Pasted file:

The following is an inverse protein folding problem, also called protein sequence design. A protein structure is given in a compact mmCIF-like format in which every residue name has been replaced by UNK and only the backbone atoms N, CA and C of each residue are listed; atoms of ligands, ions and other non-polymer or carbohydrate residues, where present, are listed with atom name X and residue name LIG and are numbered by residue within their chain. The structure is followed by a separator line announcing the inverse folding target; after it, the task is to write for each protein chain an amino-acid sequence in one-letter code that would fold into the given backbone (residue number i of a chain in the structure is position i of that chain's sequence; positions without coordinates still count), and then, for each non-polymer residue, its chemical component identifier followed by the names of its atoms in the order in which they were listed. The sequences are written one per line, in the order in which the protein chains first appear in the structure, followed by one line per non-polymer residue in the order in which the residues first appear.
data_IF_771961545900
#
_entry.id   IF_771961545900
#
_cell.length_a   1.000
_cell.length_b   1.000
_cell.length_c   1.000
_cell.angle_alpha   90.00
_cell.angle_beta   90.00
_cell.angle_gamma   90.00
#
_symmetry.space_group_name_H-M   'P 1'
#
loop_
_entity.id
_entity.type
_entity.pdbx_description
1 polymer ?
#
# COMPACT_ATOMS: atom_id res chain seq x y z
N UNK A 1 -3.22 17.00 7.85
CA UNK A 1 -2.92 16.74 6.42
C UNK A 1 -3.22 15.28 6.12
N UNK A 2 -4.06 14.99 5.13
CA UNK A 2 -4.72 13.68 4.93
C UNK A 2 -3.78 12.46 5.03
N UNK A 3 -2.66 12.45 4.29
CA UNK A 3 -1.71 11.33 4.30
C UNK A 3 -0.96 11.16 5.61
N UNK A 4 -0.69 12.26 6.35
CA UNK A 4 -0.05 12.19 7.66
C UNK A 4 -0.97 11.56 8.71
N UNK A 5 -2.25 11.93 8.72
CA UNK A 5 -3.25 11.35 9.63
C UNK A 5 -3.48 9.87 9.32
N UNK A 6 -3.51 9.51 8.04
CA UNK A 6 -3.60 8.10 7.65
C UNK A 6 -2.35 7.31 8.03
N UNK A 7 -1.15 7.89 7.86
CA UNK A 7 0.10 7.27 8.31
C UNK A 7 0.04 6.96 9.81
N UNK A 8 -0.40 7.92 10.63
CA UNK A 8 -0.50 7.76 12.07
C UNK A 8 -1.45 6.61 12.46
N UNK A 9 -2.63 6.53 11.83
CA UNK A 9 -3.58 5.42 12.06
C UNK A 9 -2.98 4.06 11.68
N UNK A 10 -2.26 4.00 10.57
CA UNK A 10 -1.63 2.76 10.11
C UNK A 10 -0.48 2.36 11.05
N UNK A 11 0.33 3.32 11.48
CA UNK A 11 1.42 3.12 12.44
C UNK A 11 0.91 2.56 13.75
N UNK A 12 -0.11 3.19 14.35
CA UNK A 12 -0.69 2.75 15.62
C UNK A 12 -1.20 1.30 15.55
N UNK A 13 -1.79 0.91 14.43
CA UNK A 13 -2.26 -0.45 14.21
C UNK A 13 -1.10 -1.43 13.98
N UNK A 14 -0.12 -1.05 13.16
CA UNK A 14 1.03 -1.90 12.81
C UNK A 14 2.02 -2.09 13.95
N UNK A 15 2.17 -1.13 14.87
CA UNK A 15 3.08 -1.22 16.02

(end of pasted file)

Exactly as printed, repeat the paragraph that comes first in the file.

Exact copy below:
The following is an inverse protein folding problem, also called protein sequence design. A protein structure is given in a compact mmCIF-like format in which every residue name has been replaced by UNK and only the backbone atoms N, CA and C of each residue are listed; atoms of ligands, ions and other non-polymer or carbohydrate residues, where present, are listed with atom name X and residue name LIG and are numbered by residue within their chain. The structure is followed by a separator line announcing the inverse folding target; after it, the task is to write for each protein chain an amino-acid sequence in one-letter code that would fold into the given backbone (residue number i of a chain in the structure is position i of that chain's sequence; positions without coordinates still count), and then, for each non-polymer residue, its chemical component identifier followed by the names of its atoms in the order in which they were listed. The sequences are written one per line, in the order in which the protein chains first appear in the structure, followed by one line per non-polymer residue in the order in which the residues first appear.